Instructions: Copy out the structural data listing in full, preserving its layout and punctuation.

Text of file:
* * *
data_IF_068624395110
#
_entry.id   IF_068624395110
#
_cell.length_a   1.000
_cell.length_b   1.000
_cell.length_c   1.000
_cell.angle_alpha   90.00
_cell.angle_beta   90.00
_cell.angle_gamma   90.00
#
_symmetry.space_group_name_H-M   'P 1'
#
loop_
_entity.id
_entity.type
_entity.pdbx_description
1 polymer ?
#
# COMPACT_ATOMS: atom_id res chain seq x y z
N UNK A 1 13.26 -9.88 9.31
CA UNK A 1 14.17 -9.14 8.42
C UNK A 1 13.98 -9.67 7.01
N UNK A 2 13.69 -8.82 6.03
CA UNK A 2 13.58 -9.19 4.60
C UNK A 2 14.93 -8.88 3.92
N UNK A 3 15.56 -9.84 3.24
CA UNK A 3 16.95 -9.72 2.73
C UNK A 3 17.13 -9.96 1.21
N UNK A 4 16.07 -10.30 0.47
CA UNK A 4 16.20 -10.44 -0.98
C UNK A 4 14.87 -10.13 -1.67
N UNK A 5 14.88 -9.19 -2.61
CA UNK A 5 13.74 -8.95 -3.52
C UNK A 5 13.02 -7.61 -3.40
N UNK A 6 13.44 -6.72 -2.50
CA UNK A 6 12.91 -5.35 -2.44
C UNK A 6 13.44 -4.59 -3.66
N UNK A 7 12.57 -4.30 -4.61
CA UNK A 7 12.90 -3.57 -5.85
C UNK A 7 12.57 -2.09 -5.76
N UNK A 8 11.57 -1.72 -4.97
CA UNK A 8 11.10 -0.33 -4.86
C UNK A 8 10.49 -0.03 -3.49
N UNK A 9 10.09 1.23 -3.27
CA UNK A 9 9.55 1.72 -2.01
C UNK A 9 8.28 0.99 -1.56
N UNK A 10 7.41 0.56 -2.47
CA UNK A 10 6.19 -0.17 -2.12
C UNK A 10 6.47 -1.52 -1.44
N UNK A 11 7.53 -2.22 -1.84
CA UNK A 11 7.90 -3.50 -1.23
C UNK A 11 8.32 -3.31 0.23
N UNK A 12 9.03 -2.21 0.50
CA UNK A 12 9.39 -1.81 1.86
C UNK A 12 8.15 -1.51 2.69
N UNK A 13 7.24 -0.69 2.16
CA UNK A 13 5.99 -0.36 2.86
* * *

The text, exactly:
data_IF_068624395110
#
_entry.id   IF_068624395110
#
_cell.length_a   1.000
_cell.length_b   1.000
_cell.length_c   1.000
_cell.angle_alpha   90.00
_cell.angle_beta   90.00
_cell.angle_gamma   90.00
#
_symmetry.space_group_name_H-M   'P 1'
#
loop_
_entity.id
_entity.type
_entity.pdbx_description
1 polymer ?
#
# COMPACT_ATOMS: atom_id res chain seq x y z
N UNK A 1 13.26 -9.88 9.31
CA UNK A 1 14.17 -9.14 8.42
C UNK A 1 13.98 -9.67 7.01
N UNK A 2 13.69 -8.82 6.03
CA UNK A 2 13.58 -9.19 4.60
C UNK A 2 14.93 -8.88 3.92
N UNK A 3 15.56 -9.84 3.24
CA UNK A 3 16.95 -9.72 2.73
C UNK A 3 17.13 -9.96 1.21
N UNK A 4 16.07 -10.30 0.47
CA UNK A 4 16.20 -10.44 -0.98
C UNK A 4 14.87 -10.13 -1.67
N UNK A 5 14.88 -9.19 -2.61
CA UNK A 5 13.74 -8.95 -3.52
C UNK A 5 13.02 -7.61 -3.40
N UNK A 6 13.44 -6.72 -2.50
CA UNK A 6 12.91 -5.35 -2.44
C UNK A 6 13.44 -4.59 -3.66
N UNK A 7 12.57 -4.30 -4.61
CA UNK A 7 12.90 -3.57 -5.85
C UNK A 7 12.57 -2.09 -5.76
N UNK A 8 11.57 -1.72 -4.97
CA UNK A 8 11.10 -0.33 -4.86
C UNK A 8 10.49 -0.03 -3.49
N UNK A 9 10.09 1.23 -3.27
CA UNK A 9 9.55 1.72 -2.01
C UNK A 9 8.28 0.99 -1.56
N UNK A 10 7.41 0.56 -2.47
CA UNK A 10 6.19 -0.17 -2.12
C UNK A 10 6.47 -1.52 -1.44
N UNK A 11 7.53 -2.22 -1.84
CA UNK A 11 7.90 -3.50 -1.23
C UNK A 11 8.32 -3.31 0.23
N UNK A 12 9.03 -2.21 0.50
CA UNK A 12 9.39 -1.81 1.86
C UNK A 12 8.15 -1.51 2.69
N UNK A 13 7.24 -0.69 2.16
CA UNK A 13 5.99 -0.36 2.86